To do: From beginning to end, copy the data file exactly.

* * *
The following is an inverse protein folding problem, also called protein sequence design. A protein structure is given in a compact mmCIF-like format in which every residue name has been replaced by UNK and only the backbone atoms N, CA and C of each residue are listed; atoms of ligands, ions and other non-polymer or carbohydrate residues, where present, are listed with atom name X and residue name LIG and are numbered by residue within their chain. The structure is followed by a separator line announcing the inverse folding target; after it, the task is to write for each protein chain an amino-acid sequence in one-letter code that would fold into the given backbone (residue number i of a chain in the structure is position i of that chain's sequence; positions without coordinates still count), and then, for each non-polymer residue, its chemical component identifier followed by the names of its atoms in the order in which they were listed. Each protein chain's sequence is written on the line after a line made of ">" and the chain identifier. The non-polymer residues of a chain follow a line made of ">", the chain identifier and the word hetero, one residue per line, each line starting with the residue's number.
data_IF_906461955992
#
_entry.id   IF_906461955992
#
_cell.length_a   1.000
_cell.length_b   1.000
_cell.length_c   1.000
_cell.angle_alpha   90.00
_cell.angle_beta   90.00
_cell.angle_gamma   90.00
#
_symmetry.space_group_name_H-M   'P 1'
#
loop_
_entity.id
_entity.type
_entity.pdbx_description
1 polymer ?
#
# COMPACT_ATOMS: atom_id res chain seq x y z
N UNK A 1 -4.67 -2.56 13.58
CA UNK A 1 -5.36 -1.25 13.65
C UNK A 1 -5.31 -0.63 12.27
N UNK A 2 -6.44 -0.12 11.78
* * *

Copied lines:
The following is an inverse protein folding problem, also called protein sequence design. A protein structure is given in a compact mmCIF-like format in which every residue name has been replaced by UNK and only the backbone atoms N, CA and C of each residue are listed; atoms of ligands, ions and other non-polymer or carbohydrate residues, where present, are listed with atom name X and residue name LIG and are numbered by residue within their chain. The structure is followed by a separator line announcing the inverse folding target; after it, the task is to write for each protein chain an amino-acid sequence in one-letter code that would fold into the given backbone (residue number i of a chain in the structure is position i of that chain's sequence; positions without coordinates still count), and then, for each non-polymer residue, its chemical component identifier followed by the names of its atoms in the order in which they were listed. Each protein chain's sequence is written on the line after a line made of ">" and the chain identifier. The non-polymer residues of a chain follow a line made of ">", the chain identifier and the word hetero, one residue per line, each line starting with the residue's number.
data_IF_906461955992
#
_entry.id   IF_906461955992
#
_cell.length_a   1.000
_cell.length_b   1.000
_cell.length_c   1.000
_cell.angle_alpha   90.00
_cell.angle_beta   90.00
_cell.angle_gamma   90.00
#
_symmetry.space_group_name_H-M   'P 1'
#
loop_
_entity.id
_entity.type
_entity.pdbx_description
1 polymer ?
#
# COMPACT_ATOMS: atom_id res chain seq x y z
N UNK A 1 -4.67 -2.56 13.58
CA UNK A 1 -5.36 -1.25 13.65
C UNK A 1 -5.31 -0.63 12.27
N UNK A 2 -6.44 -0.12 11.78